This Surinamese company first opened its doors in 1960, and at the time, Willemsberg founder, Leo Willemsberg imported white sugar. But when Suriname started producing its own sugar, Leo needed to find an alternative import, and opted for shelled peanuts.
By 1980, the next generation of Willemsbergs were at the helm of the company, and keen to start a more creative, entrepreneurial venture.
â€œMy brother said why donâ€™t we produce our own peanut butter; so instead of continuing to import peanuts for other peanut butter producers, we started our own factory,â€ Leoâ€™s daughter, and Willemsberg Managing Director Susan Tjong A Hung shared.
They started with two varieties, first a creamy version, and then crunchy with chunks of peanuts in it. Next came a hot variety with pepper, and finally, diet versions were added.
Today, there are six varieties of Wippy Peanut Butter. The preservative free nut butter consists of 95% peanuts, is sold in over 1,500 shops and supermarkets across Suriname, and has grown to become a trusted, recognisable brand and a huge favourite with the Surinamese people.
How increased competition spurred exports
As more companies across Suriname started producing peanut butter, Wippyâ€™s market share fell from 65 percent to 35. Whilst working on reclaiming five to 10 percent of the market through increased marketing events, such as supermarket tastings and health and wellness campaigns in schools, they have also turned their attention beyond Surinameâ€™s shores to capture more sales.
â€œWe have an excellent distributor,â€ Susan said. â€œThey are the sole distributors for Coca Cola in Suriname, and they are doing a great job at pushing the Wippy brand.â€
Distributor Fernandes has already taken Wippy into Guyana and is currently working on expanding their presence there.
With assistance from the Women Empowered Through Export (WE-Xport) programme, Willemsberg is now also looking to Europe to boost sales.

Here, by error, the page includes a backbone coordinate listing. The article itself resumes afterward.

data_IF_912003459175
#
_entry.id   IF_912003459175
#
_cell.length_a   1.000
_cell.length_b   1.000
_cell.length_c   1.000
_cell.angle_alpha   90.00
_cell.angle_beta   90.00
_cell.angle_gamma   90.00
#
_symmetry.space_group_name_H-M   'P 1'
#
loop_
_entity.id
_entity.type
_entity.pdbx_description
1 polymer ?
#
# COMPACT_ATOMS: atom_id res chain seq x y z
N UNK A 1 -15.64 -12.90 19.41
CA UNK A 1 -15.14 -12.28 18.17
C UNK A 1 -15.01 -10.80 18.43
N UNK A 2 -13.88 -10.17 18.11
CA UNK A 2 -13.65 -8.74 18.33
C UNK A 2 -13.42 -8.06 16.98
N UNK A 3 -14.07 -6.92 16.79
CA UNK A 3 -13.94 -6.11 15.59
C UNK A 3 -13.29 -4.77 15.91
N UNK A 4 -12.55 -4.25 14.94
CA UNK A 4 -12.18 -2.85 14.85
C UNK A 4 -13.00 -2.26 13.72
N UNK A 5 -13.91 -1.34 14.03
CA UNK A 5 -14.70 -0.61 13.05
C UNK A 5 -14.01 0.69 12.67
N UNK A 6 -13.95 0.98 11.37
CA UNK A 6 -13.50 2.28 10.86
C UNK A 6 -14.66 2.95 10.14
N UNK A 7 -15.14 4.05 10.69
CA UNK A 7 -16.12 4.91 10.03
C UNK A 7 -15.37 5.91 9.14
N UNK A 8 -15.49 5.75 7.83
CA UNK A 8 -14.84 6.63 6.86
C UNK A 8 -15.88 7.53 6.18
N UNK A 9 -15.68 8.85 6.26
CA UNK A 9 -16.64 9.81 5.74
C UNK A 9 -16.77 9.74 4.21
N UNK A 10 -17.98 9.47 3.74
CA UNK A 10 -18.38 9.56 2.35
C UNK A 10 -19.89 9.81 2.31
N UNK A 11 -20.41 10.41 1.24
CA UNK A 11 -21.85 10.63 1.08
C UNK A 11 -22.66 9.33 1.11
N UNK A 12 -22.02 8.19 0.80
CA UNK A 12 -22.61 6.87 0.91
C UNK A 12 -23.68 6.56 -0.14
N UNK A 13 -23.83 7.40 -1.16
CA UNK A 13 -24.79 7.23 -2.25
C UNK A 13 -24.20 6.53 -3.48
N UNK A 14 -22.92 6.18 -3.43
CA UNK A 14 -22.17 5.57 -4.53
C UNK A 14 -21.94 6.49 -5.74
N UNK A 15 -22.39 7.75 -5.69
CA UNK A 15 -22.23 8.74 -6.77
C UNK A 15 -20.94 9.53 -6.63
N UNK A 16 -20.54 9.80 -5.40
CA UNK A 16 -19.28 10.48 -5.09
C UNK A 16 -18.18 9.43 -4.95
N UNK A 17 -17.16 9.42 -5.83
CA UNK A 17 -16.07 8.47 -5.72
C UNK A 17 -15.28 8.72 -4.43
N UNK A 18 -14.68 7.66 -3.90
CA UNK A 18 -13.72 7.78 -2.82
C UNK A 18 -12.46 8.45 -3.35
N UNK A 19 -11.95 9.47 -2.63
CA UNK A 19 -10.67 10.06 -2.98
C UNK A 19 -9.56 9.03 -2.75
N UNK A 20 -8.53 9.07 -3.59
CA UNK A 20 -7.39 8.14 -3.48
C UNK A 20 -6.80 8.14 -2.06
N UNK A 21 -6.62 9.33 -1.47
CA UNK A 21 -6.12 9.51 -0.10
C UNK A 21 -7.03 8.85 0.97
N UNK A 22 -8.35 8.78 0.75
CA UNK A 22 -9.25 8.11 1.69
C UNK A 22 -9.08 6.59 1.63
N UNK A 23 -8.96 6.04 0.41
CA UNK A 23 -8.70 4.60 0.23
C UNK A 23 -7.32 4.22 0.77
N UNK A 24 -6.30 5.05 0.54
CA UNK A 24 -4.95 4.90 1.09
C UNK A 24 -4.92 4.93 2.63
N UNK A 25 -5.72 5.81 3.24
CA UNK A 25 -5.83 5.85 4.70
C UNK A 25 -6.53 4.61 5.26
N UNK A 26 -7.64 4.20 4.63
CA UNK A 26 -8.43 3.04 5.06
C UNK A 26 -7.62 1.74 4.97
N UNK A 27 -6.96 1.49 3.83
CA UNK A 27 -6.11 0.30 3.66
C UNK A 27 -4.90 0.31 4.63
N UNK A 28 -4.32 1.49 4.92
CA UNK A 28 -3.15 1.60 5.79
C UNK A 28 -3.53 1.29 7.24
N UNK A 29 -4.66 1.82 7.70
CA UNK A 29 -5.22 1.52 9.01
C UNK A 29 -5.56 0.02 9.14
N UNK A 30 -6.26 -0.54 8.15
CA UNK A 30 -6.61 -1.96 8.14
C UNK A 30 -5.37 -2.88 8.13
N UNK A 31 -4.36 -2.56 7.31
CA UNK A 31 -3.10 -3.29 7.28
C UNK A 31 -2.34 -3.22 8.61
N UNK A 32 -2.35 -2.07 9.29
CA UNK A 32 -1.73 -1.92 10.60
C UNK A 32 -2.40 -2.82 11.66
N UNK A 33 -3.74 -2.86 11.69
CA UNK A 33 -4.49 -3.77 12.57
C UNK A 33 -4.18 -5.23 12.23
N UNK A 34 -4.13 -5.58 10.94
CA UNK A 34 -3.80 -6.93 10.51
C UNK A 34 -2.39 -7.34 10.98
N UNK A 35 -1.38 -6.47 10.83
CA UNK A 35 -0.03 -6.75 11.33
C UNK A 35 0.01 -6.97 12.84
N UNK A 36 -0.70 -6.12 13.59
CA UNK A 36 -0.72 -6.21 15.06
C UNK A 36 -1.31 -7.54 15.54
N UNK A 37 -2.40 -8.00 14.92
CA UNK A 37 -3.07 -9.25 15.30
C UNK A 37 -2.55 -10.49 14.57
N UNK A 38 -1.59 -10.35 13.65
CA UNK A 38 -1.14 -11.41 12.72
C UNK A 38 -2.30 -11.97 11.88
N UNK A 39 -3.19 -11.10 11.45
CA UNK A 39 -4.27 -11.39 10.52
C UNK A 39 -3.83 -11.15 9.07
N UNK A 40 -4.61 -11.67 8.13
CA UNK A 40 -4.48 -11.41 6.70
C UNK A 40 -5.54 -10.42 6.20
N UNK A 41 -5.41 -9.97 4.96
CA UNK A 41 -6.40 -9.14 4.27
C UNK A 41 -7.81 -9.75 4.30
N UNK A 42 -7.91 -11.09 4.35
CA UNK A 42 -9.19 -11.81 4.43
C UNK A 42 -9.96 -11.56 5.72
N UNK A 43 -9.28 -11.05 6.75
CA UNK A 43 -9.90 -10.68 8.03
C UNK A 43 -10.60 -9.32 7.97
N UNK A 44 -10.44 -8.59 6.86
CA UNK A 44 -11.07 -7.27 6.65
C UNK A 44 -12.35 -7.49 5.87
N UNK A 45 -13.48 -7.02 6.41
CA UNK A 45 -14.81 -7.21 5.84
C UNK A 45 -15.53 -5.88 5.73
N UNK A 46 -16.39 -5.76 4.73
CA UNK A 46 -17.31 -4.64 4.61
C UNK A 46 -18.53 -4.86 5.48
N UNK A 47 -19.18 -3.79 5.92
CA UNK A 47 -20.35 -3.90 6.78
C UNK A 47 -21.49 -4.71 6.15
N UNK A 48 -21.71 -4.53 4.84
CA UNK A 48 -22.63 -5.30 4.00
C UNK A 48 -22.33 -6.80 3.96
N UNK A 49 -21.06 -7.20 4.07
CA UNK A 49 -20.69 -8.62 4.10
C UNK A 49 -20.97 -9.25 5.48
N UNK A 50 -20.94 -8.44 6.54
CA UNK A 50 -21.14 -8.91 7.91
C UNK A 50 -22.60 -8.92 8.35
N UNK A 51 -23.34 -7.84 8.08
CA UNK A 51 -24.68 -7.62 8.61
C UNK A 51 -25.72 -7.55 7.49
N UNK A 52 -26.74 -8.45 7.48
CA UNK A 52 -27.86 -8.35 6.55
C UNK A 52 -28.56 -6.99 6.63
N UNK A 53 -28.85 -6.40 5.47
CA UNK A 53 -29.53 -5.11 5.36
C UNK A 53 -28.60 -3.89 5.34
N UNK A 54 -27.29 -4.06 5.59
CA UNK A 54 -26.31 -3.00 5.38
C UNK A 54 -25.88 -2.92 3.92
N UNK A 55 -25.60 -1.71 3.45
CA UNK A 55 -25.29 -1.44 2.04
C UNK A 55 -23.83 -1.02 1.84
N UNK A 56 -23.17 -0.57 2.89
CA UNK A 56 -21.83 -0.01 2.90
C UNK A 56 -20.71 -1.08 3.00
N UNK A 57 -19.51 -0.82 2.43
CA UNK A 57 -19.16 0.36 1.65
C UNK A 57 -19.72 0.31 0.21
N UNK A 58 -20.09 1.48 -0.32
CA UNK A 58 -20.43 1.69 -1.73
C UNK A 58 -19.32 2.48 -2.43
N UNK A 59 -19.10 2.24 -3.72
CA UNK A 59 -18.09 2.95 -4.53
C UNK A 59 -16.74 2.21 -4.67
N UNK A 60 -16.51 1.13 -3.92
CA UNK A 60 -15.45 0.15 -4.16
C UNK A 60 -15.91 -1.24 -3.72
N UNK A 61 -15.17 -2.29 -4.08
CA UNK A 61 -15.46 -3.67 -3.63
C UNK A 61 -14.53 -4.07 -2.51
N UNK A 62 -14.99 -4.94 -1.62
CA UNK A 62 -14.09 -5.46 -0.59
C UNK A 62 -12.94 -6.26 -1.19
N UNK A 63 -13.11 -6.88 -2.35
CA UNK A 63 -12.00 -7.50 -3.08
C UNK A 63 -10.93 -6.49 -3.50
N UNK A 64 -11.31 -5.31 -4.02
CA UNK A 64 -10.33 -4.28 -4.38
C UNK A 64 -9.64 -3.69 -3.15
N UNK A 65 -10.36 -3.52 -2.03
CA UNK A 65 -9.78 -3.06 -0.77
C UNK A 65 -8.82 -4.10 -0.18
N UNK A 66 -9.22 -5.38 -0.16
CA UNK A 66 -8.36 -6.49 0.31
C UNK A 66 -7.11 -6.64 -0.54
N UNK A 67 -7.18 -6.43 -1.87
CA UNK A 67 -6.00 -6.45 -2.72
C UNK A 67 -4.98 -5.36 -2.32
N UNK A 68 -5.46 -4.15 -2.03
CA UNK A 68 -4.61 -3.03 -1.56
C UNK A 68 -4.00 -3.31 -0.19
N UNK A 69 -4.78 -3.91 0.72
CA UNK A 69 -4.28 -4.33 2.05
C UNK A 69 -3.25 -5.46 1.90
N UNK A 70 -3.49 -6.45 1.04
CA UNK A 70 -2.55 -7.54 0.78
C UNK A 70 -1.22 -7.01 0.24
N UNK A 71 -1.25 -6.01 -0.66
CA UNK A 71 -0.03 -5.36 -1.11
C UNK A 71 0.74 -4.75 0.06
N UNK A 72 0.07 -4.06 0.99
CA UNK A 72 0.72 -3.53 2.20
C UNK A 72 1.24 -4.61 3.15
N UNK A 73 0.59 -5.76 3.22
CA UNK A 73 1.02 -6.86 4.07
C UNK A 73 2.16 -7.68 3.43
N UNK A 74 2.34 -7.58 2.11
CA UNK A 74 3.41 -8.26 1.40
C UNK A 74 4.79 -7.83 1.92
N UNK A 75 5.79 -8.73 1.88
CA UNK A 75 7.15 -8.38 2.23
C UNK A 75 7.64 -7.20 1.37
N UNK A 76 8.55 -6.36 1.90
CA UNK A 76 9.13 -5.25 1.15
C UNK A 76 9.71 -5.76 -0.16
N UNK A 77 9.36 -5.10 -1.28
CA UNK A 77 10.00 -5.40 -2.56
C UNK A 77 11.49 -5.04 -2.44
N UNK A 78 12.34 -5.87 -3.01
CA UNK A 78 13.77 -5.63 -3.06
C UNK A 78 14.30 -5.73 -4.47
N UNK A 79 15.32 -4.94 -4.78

WE-Xport provides technical assistance, grant funding and training geared toward preparing women-owned Caribbean businesses for export.
â€œWe had a lot of help from our WE-Xport coach, and this enabled us to export to The Netherlands,â€ Susan shared. â€œThe coach guided us through the process and researched the documents and other requirements needed to export to and promote our product in Holland.â€
Unable to sell in The Netherlands under the name â€œWippyâ€ because of its similarity to internationally-known peanut butter brand â€œSkippyâ€, the Willemsberg team registered the name â€œFostenâ€ â€“ a reference to the traditional way of making peanut butter in Suriname.
With the necessary paperwork done and registration complete, Willemsberg exported their first palettes of over 6,000 jars of Fosten peanut butter to Holland where they are focused on the Surinamese diaspora of approximately 400,000.
Flexibility and teamwork, key to Willemsberg success
The ability to read and respond to market trends has played a crucial role in keeping Willemsberg in business for almost 60 years. But the true credit, says Susan, must be given to her 34 members of staff.
She offered up this nugget for other small business owners.
â€œDo not be afraid to trust and count on your management team and employees. Give them the opportunity to help, and to express their ideas,â€ she said. â€œInvest in your employees, guide, coach and always be honest with them, and you will see that this will reflect positively in your companyâ€™s performance.â€
Visit the We-Xport booth at Bmex in June 2019 to learn more about the Wippy brand.
Find out more about the Willemsberg story and Wippy Peanut butter at: www.wippypindakaas.com and on Facebook and Instagram @wippypindakaas.